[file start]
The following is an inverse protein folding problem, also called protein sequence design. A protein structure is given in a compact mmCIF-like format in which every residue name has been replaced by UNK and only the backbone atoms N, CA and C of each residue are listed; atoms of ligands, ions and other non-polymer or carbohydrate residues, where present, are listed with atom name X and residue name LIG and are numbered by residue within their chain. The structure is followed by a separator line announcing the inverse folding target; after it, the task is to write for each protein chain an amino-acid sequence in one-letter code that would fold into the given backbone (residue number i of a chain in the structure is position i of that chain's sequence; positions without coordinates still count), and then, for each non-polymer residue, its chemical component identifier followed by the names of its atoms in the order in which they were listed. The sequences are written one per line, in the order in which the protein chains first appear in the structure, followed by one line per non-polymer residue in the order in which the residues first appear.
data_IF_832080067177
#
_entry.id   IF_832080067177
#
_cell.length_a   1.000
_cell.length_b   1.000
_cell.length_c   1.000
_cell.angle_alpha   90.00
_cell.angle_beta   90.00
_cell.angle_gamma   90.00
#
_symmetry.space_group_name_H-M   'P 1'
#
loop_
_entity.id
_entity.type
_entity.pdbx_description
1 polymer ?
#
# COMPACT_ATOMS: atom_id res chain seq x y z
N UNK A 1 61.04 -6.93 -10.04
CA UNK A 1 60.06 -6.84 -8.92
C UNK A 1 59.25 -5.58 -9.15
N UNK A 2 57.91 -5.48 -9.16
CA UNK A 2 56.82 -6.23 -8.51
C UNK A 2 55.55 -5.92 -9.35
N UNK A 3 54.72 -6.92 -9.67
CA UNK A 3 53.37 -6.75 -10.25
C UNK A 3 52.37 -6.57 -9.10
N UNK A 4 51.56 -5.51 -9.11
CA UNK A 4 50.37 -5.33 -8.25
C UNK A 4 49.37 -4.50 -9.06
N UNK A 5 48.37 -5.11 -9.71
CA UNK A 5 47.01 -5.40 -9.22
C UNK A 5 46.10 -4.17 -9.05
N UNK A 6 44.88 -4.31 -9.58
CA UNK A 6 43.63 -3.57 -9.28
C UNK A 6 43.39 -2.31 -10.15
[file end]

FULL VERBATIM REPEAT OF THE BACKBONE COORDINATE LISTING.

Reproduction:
The following is an inverse protein folding problem, also called protein sequence design. A protein structure is given in a compact mmCIF-like format in which every residue name has been replaced by UNK and only the backbone atoms N, CA and C of each residue are listed; atoms of ligands, ions and other non-polymer or carbohydrate residues, where present, are listed with atom name X and residue name LIG and are numbered by residue within their chain. The structure is followed by a separator line announcing the inverse folding target; after it, the task is to write for each protein chain an amino-acid sequence in one-letter code that would fold into the given backbone (residue number i of a chain in the structure is position i of that chain's sequence; positions without coordinates still count), and then, for each non-polymer residue, its chemical component identifier followed by the names of its atoms in the order in which they were listed. The sequences are written one per line, in the order in which the protein chains first appear in the structure, followed by one line per non-polymer residue in the order in which the residues first appear.
data_IF_832080067177
#
_entry.id   IF_832080067177
#
_cell.length_a   1.000
_cell.length_b   1.000
_cell.length_c   1.000
_cell.angle_alpha   90.00
_cell.angle_beta   90.00
_cell.angle_gamma   90.00
#
_symmetry.space_group_name_H-M   'P 1'
#
loop_
_entity.id
_entity.type
_entity.pdbx_description
1 polymer ?
#
# COMPACT_ATOMS: atom_id res chain seq x y z
N UNK A 1 61.04 -6.93 -10.04
CA UNK A 1 60.06 -6.84 -8.92
C UNK A 1 59.25 -5.58 -9.15
N UNK A 2 57.91 -5.48 -9.16
CA UNK A 2 56.82 -6.23 -8.51
C UNK A 2 55.55 -5.92 -9.35
N UNK A 3 54.72 -6.92 -9.67
CA UNK A 3 53.37 -6.75 -10.25
C UNK A 3 52.37 -6.57 -9.10
N UNK A 4 51.56 -5.51 -9.11
CA UNK A 4 50.37 -5.33 -8.25
C UNK A 4 49.37 -4.50 -9.06
N UNK A 5 48.37 -5.11 -9.71
CA UNK A 5 47.01 -5.40 -9.22
C UNK A 5 46.10 -4.17 -9.05
N UNK A 6 44.88 -4.31 -9.58
CA UNK A 6 43.63 -3.57 -9.28
C UNK A 6 43.39 -2.31 -10.15